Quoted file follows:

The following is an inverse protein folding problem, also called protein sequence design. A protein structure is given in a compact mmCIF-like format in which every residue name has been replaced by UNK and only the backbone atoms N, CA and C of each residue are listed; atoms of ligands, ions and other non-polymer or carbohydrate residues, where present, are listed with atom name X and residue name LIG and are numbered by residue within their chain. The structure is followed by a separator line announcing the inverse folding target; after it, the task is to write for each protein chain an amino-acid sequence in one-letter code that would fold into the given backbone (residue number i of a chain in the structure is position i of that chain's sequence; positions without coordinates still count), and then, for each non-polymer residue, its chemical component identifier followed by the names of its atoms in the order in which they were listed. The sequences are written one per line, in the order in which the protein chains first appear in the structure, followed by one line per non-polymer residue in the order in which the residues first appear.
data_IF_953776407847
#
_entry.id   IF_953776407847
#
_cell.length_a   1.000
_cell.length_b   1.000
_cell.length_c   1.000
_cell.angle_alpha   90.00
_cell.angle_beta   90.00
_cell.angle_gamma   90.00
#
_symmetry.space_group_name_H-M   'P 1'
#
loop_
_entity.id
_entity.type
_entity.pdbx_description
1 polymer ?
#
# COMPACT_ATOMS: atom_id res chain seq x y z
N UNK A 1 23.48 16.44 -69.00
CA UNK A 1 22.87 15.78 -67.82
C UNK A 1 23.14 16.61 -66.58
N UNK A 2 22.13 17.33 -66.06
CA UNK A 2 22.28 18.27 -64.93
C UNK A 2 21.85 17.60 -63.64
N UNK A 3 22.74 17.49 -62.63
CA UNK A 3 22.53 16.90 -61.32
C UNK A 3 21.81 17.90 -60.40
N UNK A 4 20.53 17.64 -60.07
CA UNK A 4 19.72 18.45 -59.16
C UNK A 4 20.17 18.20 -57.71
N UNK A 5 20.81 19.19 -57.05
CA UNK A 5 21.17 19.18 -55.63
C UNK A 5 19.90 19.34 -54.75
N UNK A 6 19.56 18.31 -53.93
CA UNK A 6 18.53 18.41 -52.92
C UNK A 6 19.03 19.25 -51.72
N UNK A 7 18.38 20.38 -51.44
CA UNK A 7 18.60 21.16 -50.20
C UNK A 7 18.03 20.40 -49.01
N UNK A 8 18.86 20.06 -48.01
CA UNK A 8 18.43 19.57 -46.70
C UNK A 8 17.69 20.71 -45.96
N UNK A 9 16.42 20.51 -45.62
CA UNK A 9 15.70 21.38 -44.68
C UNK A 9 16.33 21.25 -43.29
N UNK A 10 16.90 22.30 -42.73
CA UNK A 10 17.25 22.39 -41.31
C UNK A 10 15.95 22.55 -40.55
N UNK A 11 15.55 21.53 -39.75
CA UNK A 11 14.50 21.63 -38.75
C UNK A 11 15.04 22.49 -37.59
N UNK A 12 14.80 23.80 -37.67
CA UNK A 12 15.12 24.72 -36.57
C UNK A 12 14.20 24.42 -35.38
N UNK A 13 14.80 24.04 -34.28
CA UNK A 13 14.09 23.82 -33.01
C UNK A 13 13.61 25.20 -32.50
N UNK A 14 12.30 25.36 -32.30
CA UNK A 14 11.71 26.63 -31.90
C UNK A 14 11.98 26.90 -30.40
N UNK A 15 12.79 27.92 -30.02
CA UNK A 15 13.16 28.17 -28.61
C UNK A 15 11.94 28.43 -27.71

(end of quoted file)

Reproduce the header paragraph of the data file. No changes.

The following is an inverse protein folding problem, also called protein sequence design. A protein structure is given in a compact mmCIF-like format in which every residue name has been replaced by UNK and only the backbone atoms N, CA and C of each residue are listed; atoms of ligands, ions and other non-polymer or carbohydrate residues, where present, are listed with atom name X and residue name LIG and are numbered by residue within their chain. The structure is followed by a separator line announcing the inverse folding target; after it, the task is to write for each protein chain an amino-acid sequence in one-letter code that would fold into the given backbone (residue number i of a chain in the structure is position i of that chain's sequence; positions without coordinates still count), and then, for each non-polymer residue, its chemical component identifier followed by the names of its atoms in the order in which they were listed. The sequences are written one per line, in the order in which the protein chains first appear in the structure, followed by one line per non-polymer residue in the order in which the residues first appear.